IDEAS home Printed from https://ideas.repec.org/p/cvs/starer/01-07.html
   My bibliography  Save this paper

Cake Division with Minimal Cuts: Envy-Free Procedures for 3 Person, 4 Persons, and Beyond

Author

Listed:
  • Barbanel, J. B.
  • Brams, S. J.

Abstract

The minimal number of parallel cuts required to divide a cake into n pieces is n-1. A new 3-person procedure, requiring 2 parallel cuts, is given that produces an envy- free division, whereby each person thinks he or she receives at least a tied- for- largest piece. An extension of this procedure leads to a 4-person division, us ing 3 parallel cuts, that makes at most one player envious. Finally, a 4-person envy-free procedure is given, but it requires up to 5 parallel cuts, and some pieces may be disconnected. All these procedures improve on extant procedures by using fewer moving knives, making fewer people envious, or using fewer cuts. While the 4-person, 5-cut procedure is complex, endowing people with more information about others' preferences, or allowing them to do things beyond stopping moving knives, may yield simpler procedures for making envy- free divisions with minimal cuts, which are known always to exist

Suggested Citation

  • Barbanel, J. B. & Brams, S. J., 2001. "Cake Division with Minimal Cuts: Envy-Free Procedures for 3 Person, 4 Persons, and Beyond," Working Papers 01-07, C.V. Starr Center for Applied Economics, New York University.
  • Handle: RePEc:cvs:starer:01-07
    as

    Download full text from publisher

    File URL: http://econ.as.nyu.edu/docs/IO/9187/RR01-07.PDF
    Download Restriction: no

    References listed on IDEAS

    as
    1. Francis Su, "undated". "Rental Harmony: Sperner's Lemma in Fair Division," Claremont Colleges Working Papers 1999-10, Claremont Colleges.
    2. Steven J. Brams & D. Marc Kilgour, 2001. "Competitive Fair Division," Journal of Political Economy, University of Chicago Press, vol. 109(2), pages 418-443, April.
    3. Elisha Peterson & Francis Su, 2000. "Four-Person Envy-Free Chore Division," Claremont Colleges Working Papers 2000-48, Claremont Colleges.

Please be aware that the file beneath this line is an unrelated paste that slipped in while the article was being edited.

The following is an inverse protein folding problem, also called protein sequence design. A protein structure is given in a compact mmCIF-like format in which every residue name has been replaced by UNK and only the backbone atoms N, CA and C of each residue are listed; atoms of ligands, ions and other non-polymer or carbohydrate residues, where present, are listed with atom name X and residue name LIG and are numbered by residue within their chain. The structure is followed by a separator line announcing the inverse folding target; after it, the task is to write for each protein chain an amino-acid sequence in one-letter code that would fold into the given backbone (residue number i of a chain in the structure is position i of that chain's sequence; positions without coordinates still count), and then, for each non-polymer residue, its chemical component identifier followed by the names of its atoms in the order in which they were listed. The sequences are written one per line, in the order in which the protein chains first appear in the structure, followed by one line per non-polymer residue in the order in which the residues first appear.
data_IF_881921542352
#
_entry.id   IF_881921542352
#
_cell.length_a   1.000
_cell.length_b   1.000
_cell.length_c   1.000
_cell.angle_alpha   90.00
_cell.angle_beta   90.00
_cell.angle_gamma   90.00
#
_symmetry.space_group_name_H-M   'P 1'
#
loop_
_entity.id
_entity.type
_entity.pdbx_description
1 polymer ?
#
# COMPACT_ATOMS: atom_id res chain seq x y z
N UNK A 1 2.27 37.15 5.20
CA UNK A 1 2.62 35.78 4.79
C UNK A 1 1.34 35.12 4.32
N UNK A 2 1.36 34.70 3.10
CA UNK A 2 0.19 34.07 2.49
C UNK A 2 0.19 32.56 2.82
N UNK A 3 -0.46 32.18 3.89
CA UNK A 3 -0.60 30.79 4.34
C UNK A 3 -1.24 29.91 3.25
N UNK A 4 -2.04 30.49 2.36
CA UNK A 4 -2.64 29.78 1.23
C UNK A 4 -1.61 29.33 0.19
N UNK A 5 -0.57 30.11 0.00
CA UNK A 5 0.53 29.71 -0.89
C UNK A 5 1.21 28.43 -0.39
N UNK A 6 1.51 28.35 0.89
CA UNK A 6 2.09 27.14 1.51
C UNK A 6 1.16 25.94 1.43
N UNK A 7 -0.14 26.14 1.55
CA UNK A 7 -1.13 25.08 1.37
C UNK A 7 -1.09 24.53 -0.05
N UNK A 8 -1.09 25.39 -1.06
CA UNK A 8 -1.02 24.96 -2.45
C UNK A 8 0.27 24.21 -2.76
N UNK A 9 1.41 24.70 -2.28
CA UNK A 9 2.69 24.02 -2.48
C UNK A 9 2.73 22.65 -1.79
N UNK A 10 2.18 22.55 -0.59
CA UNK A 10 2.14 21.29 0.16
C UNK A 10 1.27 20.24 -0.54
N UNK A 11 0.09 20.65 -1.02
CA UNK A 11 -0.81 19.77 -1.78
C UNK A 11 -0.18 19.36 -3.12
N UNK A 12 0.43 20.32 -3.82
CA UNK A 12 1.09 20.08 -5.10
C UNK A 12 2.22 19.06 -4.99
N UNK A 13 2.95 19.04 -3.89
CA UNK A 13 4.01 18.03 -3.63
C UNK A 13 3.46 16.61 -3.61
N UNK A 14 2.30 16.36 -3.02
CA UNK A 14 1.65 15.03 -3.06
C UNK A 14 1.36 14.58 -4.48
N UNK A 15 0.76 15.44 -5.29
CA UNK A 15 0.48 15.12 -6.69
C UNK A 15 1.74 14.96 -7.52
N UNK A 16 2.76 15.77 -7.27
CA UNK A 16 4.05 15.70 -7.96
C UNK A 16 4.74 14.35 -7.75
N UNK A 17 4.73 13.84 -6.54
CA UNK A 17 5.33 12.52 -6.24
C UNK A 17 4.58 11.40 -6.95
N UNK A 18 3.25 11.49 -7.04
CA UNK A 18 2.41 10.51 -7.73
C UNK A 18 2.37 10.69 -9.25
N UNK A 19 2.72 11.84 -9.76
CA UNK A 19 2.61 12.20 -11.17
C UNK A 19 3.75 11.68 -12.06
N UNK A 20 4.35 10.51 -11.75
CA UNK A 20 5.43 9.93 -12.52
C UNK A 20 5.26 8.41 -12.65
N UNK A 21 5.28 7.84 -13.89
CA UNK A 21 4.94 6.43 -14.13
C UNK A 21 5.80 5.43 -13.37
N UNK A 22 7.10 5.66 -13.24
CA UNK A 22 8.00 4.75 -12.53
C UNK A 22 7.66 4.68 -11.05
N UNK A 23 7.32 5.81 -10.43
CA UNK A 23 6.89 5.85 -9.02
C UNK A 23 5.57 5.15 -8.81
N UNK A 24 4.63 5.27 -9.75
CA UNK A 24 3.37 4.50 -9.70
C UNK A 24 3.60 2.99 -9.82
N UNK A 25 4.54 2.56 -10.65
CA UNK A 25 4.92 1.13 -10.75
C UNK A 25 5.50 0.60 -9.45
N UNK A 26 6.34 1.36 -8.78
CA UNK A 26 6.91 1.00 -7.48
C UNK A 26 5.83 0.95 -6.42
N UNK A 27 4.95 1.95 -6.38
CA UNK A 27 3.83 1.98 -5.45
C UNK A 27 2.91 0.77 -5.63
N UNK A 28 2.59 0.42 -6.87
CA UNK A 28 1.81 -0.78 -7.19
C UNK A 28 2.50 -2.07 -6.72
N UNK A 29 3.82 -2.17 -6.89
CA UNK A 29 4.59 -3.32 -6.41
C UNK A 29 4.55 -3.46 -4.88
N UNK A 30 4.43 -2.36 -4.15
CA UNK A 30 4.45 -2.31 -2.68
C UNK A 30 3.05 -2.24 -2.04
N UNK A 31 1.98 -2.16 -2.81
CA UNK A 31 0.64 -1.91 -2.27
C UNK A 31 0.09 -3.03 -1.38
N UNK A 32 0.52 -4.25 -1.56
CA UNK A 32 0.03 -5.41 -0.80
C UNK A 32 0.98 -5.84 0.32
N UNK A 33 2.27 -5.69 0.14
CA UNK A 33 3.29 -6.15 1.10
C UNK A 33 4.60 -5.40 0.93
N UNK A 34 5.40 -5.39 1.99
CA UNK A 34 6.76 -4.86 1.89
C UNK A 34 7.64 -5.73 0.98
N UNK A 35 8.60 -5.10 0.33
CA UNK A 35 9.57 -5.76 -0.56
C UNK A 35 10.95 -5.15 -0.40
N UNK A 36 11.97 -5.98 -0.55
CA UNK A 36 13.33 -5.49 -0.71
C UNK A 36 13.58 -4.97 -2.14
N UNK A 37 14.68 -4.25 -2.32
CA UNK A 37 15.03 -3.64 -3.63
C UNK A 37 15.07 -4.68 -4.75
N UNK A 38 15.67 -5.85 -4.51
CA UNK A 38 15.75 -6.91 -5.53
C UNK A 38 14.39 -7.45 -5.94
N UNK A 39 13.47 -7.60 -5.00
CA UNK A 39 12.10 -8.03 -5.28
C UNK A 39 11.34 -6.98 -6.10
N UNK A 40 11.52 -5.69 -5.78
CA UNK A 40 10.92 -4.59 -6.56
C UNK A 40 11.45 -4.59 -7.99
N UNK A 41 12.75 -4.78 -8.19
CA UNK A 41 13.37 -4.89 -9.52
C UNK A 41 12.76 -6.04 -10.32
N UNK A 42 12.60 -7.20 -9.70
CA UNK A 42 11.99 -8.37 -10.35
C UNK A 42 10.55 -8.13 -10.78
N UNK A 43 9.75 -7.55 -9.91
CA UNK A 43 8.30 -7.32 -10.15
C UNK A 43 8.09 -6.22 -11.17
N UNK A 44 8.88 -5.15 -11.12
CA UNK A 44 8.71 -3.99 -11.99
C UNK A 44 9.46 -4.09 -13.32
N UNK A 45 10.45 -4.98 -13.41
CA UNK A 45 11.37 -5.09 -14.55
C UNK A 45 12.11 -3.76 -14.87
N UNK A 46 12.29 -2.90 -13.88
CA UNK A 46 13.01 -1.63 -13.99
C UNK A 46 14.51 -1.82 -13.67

4. Brams,Steven J. & Taylor,Alan D., 1996. "Fair Division," Cambridge Books, Cambridge University Press, number 9780521556446, May.
    Full references (including those not matched with items on IDEAS)

    Citations

    Citations are extracted by the CitEc Project, subscribe to its RSS feed for this item.
    as


    Cited by:

    1. Nicolò, Antonio & Yu, Yan, 2008. "Strategic divide and choose," Games and Economic Behavior, Elsevier, vol. 64(1), pages 268-289, September.

    More about this item

    Keywords

    FAIR DIVISION; CAKE CUTTING; ENVY-FREENESS; MAXIMIN;

    JEL classification:

    • D63 - Microeconomics - - Welfare Economics - - - Equity, Justice, Inequality, and Other Normative Criteria and Measurement

    Statistics

    Access and download statistics

    Corrections

    All material on this site has been provided by the respective publishers and authors. You can help correct errors and omissions. When requesting a correction, please mention this item's handle: RePEc:cvs:starer:01-07. See general information about how to correct material in RePEc.

    For technical questions regarding this item, or to correct its authors, title, abstract, bibliographic or download information, contact: (Anne Stubing). General contact details of provider: http://edirc.repec.org/data/aenyuus.html .

    If you have authored this item and are not yet registered with RePEc, we encourage you to do it here. This allows to link your profile to this item. It also allows you to accept potential citations to this item that we are uncertain about.

    If CitEc recognized a reference but did not link an item in RePEc to it, you can help with this form .

    If you know of missing items citing this one, you can help us creating those links by adding the relevant references in the same way as above, for each refering item. If you are a registered author of this item, you may also want to check the "citations" tab in your RePEc Author Service profile, as there may be some citations waiting for confirmation.

    Please note that corrections may take a couple of weeks to filter through the various RePEc services.

    IDEAS is a RePEc service hosted by the Research Division of the Federal Reserve Bank of St. Louis . RePEc uses bibliographic data supplied by the respective publishers.